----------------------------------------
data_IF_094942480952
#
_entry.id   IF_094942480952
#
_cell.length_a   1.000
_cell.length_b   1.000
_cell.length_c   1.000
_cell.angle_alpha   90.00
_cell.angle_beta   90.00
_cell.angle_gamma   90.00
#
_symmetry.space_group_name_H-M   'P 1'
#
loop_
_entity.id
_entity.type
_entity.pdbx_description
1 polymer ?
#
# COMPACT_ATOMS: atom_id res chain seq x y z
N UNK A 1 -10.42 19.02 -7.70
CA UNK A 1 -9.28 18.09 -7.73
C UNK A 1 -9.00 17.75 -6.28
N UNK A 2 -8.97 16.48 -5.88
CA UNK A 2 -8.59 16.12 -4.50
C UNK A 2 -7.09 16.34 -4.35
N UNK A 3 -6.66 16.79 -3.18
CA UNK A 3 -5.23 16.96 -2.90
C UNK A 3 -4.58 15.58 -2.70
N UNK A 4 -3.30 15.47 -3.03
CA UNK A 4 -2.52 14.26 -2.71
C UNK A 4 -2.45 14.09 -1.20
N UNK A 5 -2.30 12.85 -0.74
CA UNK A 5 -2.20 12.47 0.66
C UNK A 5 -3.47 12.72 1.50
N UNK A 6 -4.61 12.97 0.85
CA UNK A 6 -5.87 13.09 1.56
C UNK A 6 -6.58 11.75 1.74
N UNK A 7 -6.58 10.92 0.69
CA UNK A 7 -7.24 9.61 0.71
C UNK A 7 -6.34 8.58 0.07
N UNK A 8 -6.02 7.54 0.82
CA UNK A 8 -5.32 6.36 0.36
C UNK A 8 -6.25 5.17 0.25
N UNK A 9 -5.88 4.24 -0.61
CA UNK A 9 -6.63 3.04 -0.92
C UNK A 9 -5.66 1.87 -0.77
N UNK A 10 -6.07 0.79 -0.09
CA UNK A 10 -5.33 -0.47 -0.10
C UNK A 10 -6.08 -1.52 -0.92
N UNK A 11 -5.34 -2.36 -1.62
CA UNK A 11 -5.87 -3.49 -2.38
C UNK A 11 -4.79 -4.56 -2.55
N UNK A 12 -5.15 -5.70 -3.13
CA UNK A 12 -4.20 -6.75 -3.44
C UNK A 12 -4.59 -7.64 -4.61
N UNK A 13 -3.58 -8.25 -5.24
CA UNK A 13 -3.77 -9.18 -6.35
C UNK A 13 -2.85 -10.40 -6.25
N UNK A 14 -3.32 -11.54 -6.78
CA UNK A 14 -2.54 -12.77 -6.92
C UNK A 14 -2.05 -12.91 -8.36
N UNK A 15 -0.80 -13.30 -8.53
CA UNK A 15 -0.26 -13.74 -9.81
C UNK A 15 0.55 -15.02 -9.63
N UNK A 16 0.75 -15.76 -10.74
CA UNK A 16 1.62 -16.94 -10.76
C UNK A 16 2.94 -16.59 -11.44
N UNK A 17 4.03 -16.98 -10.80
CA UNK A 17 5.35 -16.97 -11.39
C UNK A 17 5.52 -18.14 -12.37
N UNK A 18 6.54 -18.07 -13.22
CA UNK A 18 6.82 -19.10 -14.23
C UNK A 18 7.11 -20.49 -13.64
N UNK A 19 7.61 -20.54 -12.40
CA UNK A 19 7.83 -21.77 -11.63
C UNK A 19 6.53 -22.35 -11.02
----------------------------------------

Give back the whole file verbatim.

data_IF_094942480952
#
_entry.id   IF_094942480952
#
_cell.length_a   1.000
_cell.length_b   1.000
_cell.length_c   1.000
_cell.angle_alpha   90.00
_cell.angle_beta   90.00
_cell.angle_gamma   90.00
#
_symmetry.space_group_name_H-M   'P 1'
#
loop_
_entity.id
_entity.type
_entity.pdbx_description
1 polymer ?
#
# COMPACT_ATOMS: atom_id res chain seq x y z
N UNK A 1 -10.42 19.02 -7.70
CA UNK A 1 -9.28 18.09 -7.73
C UNK A 1 -9.00 17.75 -6.28
N UNK A 2 -8.97 16.48 -5.88
CA UNK A 2 -8.59 16.12 -4.50
C UNK A 2 -7.09 16.34 -4.35
N UNK A 3 -6.66 16.79 -3.18
CA UNK A 3 -5.23 16.96 -2.90
C UNK A 3 -4.58 15.58 -2.70
N UNK A 4 -3.30 15.47 -3.03
CA UNK A 4 -2.52 14.26 -2.71
C UNK A 4 -2.45 14.09 -1.20
N UNK A 5 -2.30 12.85 -0.74
CA UNK A 5 -2.20 12.47 0.66
C UNK A 5 -3.47 12.72 1.50
N UNK A 6 -4.61 12.97 0.85
CA UNK A 6 -5.87 13.09 1.56
C UNK A 6 -6.58 11.75 1.74
N UNK A 7 -6.58 10.92 0.69
CA UNK A 7 -7.24 9.61 0.71
C UNK A 7 -6.34 8.58 0.07
N UNK A 8 -6.02 7.54 0.82
CA UNK A 8 -5.32 6.36 0.36
C UNK A 8 -6.25 5.17 0.25
N UNK A 9 -5.88 4.24 -0.61
CA UNK A 9 -6.63 3.04 -0.92
C UNK A 9 -5.66 1.87 -0.77
N UNK A 10 -6.07 0.79 -0.09
CA UNK A 10 -5.33 -0.47 -0.10
C UNK A 10 -6.08 -1.52 -0.92
N UNK A 11 -5.34 -2.36 -1.62
CA UNK A 11 -5.87 -3.49 -2.38
C UNK A 11 -4.79 -4.56 -2.55
N UNK A 12 -5.15 -5.70 -3.13
CA UNK A 12 -4.20 -6.75 -3.44
C UNK A 12 -4.59 -7.64 -4.61
N UNK A 13 -3.58 -8.25 -5.24
CA UNK A 13 -3.77 -9.18 -6.35
C UNK A 13 -2.85 -10.40 -6.25
N UNK A 14 -3.32 -11.54 -6.78
CA UNK A 14 -2.54 -12.77 -6.92
C UNK A 14 -2.05 -12.91 -8.36
N UNK A 15 -0.80 -13.30 -8.53
CA UNK A 15 -0.26 -13.74 -9.81
C UNK A 15 0.55 -15.02 -9.63
N UNK A 16 0.75 -15.76 -10.74
CA UNK A 16 1.62 -16.94 -10.76
C UNK A 16 2.94 -16.59 -11.44
N UNK A 17 4.03 -16.98 -10.80
CA UNK A 17 5.35 -16.97 -11.39
C UNK A 17 5.52 -18.14 -12.37
N UNK A 18 6.54 -18.07 -13.22
CA UNK A 18 6.82 -19.10 -14.23
C UNK A 18 7.11 -20.49 -13.64
N UNK A 19 7.61 -20.54 -12.40
CA UNK A 19 7.83 -21.77 -11.63
C UNK A 19 6.53 -22.35 -11.02